The theory is, according to the article, that as verbal communication slows, the visual side of the brain is essentially unleashed to allow creativity to flourish. Through organized art therapy, like the Alzheimer’s Association’s national Memories in the Making® program, even inexperienced artists can engage, be productive and feel proud of their work. Learn more about how art therapy is helping Alzheimer’s patients lead more fulfilling lives in the artsy.net article, “For Alzheimer’s Patients, Art’s Therapeutic Effects Are Transformative.”

Ganton’s Countryside offers Assisted Memory Care and strives to help each patient live the fullest and happiest of lives. For more information about Countryside, please call Margaret Nagel at (517) 206-5000 or download our brochure to learn about our care levels, cost, and amenities.

memory care

Subscribe to our blog.

Recent Posts

8 Ways an Independent Living Community Supports Your Lifestyle

What do you want out of retirement? The freedom to roam? Relief from all the responsibilities of owning a home? Time to pursue self-fulfillment? Exceptional services and amenities? No matter how you perceive your desired retirement lifestyle, take a look at some of...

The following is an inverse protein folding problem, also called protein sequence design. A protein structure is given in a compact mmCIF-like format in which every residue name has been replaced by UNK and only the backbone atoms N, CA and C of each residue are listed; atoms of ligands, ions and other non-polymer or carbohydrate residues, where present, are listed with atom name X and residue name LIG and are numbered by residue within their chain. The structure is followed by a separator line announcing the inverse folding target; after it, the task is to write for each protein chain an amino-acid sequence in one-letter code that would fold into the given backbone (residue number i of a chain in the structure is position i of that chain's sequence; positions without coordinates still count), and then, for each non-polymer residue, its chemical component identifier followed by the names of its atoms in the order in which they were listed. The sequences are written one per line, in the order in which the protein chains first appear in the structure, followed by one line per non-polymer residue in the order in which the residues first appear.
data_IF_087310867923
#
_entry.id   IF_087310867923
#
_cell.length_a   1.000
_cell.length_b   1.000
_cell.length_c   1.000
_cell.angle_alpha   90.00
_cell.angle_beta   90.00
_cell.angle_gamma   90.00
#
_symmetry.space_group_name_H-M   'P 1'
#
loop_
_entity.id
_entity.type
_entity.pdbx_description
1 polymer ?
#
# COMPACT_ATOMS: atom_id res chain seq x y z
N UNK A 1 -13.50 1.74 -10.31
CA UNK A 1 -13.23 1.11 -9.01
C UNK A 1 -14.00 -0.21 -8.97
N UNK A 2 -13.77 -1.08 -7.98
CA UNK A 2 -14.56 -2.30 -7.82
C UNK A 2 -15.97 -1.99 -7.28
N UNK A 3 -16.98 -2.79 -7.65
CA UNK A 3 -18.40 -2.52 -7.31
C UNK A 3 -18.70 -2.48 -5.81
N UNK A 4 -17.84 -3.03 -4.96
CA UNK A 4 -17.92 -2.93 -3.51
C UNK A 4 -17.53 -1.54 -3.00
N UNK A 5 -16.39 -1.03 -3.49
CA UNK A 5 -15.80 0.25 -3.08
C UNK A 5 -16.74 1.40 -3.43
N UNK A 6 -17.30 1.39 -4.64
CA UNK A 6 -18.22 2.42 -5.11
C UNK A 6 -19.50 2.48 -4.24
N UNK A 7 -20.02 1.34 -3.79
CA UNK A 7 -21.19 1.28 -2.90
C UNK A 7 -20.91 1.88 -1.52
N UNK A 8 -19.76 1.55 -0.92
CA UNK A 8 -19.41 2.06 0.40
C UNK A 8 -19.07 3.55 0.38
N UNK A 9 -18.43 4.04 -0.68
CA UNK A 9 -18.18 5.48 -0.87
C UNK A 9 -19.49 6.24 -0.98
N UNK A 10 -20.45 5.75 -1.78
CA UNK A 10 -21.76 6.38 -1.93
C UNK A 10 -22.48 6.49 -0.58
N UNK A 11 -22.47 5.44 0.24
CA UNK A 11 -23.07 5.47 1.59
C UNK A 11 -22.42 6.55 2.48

Health Changes to Look for When Visiting Mom Over the Holidays

The holidays are a wonderful time to get together with family and friends, but they also offer an opportunity to assess the health and well-being of a senior loved one. This is especially true if it has been weeks or months since the last visit since changes will...

Dementia: Understanding Sundown Syndrome

Dementia is a devastating diagnosis with many implications, not the least of which is a condition known as sundown syndrome. Also called sundowning or sundowner’s syndrome this condition generally strikes late in the day as the sun goes down but can occur anytime...

5 Tips for Better Mornings with Arthritis